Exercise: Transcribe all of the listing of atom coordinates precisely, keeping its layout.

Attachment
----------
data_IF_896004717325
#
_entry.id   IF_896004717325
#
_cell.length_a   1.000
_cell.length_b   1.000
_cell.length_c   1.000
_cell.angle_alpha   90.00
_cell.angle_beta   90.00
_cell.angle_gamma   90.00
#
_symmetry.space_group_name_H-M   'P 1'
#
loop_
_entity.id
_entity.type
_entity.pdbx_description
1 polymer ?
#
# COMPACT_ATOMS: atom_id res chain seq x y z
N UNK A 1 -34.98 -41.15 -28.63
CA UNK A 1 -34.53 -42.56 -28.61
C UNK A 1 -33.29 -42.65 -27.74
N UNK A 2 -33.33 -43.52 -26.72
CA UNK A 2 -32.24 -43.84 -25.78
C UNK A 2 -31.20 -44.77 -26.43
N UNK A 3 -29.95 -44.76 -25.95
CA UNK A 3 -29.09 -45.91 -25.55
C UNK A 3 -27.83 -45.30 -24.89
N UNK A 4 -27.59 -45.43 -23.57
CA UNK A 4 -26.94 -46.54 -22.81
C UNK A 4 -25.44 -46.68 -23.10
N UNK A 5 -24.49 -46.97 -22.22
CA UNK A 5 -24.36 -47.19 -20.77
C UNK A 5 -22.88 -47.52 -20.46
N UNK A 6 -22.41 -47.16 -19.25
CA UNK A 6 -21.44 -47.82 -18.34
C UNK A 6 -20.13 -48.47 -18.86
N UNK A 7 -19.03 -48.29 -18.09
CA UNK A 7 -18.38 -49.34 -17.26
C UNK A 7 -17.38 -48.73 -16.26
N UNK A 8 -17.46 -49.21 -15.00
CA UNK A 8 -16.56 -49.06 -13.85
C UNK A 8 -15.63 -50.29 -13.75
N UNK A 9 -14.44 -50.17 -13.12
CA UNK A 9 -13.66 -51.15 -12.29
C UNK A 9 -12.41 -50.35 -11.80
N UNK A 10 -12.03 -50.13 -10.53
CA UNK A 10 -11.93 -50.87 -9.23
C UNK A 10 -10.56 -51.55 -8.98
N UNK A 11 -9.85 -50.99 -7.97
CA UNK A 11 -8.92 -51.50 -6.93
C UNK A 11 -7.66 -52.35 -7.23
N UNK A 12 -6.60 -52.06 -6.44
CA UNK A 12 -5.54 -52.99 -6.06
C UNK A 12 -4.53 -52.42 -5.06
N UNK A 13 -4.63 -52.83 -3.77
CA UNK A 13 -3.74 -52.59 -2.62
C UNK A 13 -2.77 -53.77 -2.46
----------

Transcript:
data_IF_896004717325
#
_entry.id   IF_896004717325
#
_cell.length_a   1.000
_cell.length_b   1.000
_cell.length_c   1.000
_cell.angle_alpha   90.00
_cell.angle_beta   90.00
_cell.angle_gamma   90.00
#
_symmetry.space_group_name_H-M   'P 1'
#
loop_
_entity.id
_entity.type
_entity.pdbx_description
1 polymer ?
#
# COMPACT_ATOMS: atom_id res chain seq x y z
N UNK A 1 -34.98 -41.15 -28.63
CA UNK A 1 -34.53 -42.56 -28.61
C UNK A 1 -33.29 -42.65 -27.74
N UNK A 2 -33.33 -43.52 -26.72
CA UNK A 2 -32.24 -43.84 -25.78
C UNK A 2 -31.20 -44.77 -26.43
N UNK A 3 -29.95 -44.76 -25.95
CA UNK A 3 -29.09 -45.91 -25.55
C UNK A 3 -27.83 -45.30 -24.89
N UNK A 4 -27.59 -45.43 -23.57
CA UNK A 4 -26.94 -46.54 -22.81
C UNK A 4 -25.44 -46.68 -23.10
N UNK A 5 -24.49 -46.97 -22.22
CA UNK A 5 -24.36 -47.19 -20.77
C UNK A 5 -22.88 -47.52 -20.46
N UNK A 6 -22.41 -47.16 -19.25
CA UNK A 6 -21.44 -47.82 -18.34
C UNK A 6 -20.13 -48.47 -18.86
N UNK A 7 -19.03 -48.29 -18.09
CA UNK A 7 -18.38 -49.34 -17.26
C UNK A 7 -17.38 -48.73 -16.26
N UNK A 8 -17.46 -49.21 -15.00
CA UNK A 8 -16.56 -49.06 -13.85
C UNK A 8 -15.63 -50.29 -13.75
N UNK A 9 -14.44 -50.17 -13.12
CA UNK A 9 -13.66 -51.15 -12.29
C UNK A 9 -12.41 -50.35 -11.80
N UNK A 10 -12.03 -50.13 -10.53
CA UNK A 10 -11.93 -50.87 -9.23
C UNK A 10 -10.56 -51.55 -8.98
N UNK A 11 -9.85 -50.99 -7.97
CA UNK A 11 -8.92 -51.50 -6.93
C UNK A 11 -7.66 -52.35 -7.23
N UNK A 12 -6.60 -52.06 -6.44
CA UNK A 12 -5.54 -52.99 -6.06
C UNK A 12 -4.53 -52.42 -5.06
N UNK A 13 -4.63 -52.83 -3.77
CA UNK A 13 -3.74 -52.59 -2.62
C UNK A 13 -2.77 -53.77 -2.46